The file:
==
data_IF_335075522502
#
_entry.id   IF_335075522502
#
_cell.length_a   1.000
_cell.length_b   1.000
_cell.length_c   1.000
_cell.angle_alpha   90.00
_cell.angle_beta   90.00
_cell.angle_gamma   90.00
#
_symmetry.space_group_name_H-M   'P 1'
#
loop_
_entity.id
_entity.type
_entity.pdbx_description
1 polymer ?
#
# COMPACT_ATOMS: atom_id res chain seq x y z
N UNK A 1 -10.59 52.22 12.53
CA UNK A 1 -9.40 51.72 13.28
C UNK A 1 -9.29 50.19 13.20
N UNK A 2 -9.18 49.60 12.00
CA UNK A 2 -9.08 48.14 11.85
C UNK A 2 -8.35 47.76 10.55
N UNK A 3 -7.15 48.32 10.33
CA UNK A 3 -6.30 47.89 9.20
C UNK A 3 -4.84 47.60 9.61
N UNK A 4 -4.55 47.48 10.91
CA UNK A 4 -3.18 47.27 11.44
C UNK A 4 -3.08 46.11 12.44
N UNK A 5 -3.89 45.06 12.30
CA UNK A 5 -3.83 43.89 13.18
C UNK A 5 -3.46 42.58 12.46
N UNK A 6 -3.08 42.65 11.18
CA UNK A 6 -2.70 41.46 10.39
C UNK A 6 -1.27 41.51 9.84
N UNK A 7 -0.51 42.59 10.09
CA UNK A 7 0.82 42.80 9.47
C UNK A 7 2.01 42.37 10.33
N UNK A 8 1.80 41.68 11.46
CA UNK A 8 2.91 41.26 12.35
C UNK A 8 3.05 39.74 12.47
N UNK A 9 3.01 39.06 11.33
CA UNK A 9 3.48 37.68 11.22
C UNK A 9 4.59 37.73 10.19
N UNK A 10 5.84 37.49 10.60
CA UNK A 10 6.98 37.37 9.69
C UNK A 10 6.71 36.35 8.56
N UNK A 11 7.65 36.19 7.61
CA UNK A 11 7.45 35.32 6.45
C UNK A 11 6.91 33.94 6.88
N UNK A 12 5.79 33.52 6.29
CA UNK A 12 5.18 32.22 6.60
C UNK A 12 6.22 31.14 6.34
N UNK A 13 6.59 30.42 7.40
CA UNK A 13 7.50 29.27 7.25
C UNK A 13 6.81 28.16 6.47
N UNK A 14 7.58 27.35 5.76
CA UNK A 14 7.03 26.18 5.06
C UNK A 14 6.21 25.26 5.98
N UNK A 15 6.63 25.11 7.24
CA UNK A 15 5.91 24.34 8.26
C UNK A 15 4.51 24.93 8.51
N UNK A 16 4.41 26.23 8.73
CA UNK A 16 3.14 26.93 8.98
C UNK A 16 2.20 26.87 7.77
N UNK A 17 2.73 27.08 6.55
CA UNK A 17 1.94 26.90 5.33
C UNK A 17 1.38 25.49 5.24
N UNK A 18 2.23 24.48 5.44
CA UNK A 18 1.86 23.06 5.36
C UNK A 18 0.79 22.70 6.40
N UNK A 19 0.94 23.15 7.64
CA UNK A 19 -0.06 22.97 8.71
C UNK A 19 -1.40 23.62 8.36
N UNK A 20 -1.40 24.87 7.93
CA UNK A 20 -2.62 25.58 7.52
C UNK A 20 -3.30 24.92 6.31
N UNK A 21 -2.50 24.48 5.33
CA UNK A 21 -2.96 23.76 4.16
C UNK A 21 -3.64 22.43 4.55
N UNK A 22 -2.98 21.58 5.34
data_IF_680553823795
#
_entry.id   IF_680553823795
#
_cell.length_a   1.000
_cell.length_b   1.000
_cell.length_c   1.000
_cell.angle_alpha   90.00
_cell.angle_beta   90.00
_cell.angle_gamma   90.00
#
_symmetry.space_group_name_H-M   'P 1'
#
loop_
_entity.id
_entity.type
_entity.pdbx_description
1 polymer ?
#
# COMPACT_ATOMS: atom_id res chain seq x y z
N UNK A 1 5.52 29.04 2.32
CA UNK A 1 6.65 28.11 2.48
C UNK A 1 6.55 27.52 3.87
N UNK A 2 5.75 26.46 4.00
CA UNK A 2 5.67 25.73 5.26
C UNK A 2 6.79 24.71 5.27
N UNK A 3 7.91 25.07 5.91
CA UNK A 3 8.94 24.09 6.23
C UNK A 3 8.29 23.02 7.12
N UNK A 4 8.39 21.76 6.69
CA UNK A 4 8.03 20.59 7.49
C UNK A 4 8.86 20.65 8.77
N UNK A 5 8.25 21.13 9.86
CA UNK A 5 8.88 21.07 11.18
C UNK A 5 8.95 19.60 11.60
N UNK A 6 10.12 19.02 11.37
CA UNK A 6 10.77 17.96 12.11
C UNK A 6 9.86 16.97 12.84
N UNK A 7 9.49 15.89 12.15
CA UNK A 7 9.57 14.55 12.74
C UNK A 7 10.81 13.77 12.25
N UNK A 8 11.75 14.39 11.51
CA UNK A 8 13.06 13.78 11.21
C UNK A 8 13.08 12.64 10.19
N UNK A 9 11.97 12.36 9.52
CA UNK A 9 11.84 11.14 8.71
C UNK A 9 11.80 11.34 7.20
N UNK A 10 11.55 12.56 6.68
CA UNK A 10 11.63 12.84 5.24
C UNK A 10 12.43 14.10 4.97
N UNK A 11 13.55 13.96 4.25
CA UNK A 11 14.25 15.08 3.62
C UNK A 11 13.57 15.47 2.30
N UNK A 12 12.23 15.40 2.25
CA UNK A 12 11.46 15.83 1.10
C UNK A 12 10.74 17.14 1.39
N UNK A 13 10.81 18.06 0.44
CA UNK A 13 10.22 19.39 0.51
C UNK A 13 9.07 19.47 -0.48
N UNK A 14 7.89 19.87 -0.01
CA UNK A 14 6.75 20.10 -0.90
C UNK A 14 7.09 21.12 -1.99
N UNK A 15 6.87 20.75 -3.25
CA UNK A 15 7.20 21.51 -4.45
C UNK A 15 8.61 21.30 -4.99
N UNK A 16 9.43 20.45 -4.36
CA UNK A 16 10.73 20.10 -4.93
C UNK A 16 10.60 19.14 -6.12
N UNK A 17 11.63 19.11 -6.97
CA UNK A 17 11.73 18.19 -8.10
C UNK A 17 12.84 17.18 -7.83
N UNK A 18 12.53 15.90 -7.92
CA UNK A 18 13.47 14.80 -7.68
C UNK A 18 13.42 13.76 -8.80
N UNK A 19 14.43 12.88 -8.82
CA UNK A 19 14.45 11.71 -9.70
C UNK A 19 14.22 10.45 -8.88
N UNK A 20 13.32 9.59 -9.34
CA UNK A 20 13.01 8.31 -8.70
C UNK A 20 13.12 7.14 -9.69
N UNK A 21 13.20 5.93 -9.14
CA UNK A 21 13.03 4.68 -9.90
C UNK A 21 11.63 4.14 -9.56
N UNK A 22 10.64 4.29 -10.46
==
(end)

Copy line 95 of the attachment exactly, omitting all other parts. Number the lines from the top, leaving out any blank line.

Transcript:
#